The concentration of wealth between 1890 and 1910 led to the estate tax being passed in 1917. Now we find that as estate tax has increased its exemptions and lowered the number of people subject to the tax, wealth disparity has increased in the 21st century, the same way that it did at the beginning of the 20th century. And therefore, our call is for America to use the estate tax to address wealth disparity. Let me be clear, our idea – our proposal – is to use the estate tax, again, a tax designed from its inception to deal with wealth disparity, to target the wealth disparity of the most disparaged people group in America.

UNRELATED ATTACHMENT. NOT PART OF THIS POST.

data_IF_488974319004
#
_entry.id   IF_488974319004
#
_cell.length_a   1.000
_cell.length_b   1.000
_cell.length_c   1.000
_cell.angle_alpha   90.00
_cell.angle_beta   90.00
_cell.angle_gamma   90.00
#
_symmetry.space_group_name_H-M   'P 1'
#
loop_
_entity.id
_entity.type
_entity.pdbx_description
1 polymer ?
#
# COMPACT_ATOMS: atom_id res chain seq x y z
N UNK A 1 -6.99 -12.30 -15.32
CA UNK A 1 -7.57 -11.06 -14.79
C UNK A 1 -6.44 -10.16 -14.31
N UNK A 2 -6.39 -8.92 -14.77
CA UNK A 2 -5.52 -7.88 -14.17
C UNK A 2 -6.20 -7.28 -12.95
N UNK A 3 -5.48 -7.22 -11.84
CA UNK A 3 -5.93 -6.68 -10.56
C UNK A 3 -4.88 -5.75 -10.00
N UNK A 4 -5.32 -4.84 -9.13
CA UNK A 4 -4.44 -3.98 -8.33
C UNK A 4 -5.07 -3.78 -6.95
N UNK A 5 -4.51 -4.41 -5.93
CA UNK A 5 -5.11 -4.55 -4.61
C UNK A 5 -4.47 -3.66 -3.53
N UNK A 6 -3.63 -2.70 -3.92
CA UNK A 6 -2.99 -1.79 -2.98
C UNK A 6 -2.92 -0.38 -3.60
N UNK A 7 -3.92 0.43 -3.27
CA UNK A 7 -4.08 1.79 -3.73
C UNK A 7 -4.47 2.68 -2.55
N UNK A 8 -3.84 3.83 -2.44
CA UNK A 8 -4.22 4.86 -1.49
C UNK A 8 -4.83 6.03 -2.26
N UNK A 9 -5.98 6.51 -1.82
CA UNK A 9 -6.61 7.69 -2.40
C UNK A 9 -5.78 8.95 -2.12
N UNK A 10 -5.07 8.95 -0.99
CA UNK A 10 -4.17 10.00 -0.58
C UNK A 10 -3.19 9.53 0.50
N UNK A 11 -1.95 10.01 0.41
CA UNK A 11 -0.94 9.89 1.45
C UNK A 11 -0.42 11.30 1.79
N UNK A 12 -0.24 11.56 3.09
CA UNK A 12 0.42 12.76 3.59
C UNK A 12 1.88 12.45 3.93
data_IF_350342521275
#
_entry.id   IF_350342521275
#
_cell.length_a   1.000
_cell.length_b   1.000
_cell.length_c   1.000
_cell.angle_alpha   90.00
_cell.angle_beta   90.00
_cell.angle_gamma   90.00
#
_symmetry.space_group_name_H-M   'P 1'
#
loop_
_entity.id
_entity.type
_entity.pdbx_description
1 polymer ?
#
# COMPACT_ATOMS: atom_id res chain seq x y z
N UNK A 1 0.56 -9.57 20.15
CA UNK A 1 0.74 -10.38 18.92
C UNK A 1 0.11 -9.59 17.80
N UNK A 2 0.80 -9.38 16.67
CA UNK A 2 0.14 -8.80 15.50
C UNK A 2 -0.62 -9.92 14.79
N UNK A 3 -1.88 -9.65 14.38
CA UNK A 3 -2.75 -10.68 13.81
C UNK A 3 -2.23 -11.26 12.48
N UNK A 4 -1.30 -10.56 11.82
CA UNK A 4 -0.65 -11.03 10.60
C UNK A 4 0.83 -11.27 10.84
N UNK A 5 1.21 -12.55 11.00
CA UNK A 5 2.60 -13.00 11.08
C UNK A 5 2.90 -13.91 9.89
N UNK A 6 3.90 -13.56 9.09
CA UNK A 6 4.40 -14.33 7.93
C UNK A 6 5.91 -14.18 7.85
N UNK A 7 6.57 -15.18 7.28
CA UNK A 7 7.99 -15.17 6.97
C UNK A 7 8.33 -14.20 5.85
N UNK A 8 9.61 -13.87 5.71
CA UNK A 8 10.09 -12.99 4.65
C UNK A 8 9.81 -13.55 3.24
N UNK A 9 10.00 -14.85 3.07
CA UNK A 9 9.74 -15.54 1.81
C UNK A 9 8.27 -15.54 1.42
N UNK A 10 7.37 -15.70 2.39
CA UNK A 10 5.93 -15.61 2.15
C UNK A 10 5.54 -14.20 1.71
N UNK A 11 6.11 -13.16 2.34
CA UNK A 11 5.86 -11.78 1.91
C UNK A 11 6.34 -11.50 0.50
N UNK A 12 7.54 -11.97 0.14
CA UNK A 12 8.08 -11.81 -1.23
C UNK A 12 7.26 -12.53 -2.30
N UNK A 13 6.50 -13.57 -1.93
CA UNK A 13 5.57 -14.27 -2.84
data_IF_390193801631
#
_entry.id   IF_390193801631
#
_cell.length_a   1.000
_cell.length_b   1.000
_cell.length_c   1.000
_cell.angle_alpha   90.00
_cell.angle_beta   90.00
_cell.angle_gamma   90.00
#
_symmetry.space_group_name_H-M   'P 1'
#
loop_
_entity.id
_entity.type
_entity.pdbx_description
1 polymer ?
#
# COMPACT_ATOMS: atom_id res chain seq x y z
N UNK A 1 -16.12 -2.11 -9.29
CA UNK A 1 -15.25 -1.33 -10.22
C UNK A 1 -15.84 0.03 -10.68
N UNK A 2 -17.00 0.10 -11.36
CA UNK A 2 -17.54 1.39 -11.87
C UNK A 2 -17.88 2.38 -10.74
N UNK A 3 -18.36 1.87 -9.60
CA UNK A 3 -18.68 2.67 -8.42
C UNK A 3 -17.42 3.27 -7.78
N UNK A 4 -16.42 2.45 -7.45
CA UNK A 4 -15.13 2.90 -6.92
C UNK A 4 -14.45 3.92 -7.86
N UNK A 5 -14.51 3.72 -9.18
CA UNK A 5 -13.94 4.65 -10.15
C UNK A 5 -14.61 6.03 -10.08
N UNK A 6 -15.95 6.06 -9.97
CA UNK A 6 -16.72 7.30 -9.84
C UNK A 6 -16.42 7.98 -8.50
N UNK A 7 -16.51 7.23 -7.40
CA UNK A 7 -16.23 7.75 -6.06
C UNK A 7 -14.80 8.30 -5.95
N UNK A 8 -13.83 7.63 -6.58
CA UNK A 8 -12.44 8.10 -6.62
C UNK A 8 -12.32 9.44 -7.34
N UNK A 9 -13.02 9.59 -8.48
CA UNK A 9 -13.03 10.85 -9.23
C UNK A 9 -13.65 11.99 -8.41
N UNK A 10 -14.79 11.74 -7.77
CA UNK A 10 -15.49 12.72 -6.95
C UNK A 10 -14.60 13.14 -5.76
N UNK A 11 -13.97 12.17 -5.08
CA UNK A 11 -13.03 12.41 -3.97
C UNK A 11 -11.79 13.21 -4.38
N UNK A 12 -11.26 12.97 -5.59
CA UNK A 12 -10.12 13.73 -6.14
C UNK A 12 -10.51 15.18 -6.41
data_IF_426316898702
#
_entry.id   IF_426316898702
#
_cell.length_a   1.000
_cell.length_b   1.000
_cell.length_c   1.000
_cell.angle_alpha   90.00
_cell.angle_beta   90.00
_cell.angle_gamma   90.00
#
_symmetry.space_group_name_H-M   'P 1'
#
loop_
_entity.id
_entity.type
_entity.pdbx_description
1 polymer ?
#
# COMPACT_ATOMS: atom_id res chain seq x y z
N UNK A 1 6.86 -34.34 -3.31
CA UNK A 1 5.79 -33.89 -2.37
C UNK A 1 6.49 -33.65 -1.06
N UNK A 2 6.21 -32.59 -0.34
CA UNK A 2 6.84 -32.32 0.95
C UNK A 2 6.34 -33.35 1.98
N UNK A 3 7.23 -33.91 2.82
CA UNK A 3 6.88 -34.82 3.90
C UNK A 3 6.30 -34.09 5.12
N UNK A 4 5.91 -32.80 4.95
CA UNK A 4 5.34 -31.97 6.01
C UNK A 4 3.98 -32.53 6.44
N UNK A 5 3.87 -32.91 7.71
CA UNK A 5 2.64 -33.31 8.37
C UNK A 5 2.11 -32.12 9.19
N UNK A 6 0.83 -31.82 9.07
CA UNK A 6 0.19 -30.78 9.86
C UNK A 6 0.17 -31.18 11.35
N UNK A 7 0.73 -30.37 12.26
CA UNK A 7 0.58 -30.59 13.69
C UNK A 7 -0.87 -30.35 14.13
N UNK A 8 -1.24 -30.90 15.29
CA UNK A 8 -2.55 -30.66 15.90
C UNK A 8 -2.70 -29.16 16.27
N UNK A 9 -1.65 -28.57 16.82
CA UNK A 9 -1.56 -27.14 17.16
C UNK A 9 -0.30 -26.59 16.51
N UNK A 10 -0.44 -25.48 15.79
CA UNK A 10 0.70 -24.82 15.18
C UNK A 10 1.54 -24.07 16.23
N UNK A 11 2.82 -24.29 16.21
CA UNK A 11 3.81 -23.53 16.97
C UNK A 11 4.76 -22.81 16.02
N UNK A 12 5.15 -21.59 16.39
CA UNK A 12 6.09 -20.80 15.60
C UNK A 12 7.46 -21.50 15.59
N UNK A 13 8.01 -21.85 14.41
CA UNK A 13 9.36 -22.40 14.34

And that group happens to be the people of the Forgotten 40 broken promise: the descendants of African enslaved people and black people subject to historic wealth deprivation. By aiming this particular tax – earmarking it for this group of people – we believe that the tax will best accomplish its original purpose. Some may say, “But isn’t that being a little bit too specific? Are we not solving the race problem by talking more about race?” Yes and no. What we’re actually doing is aiming the tax designed to prevent a problem (wealth disparity) at the group that is most affected by the problem. And most importantly, we believe this small earmarking will be a good start to solving the problem of racial inequity and racial inequality.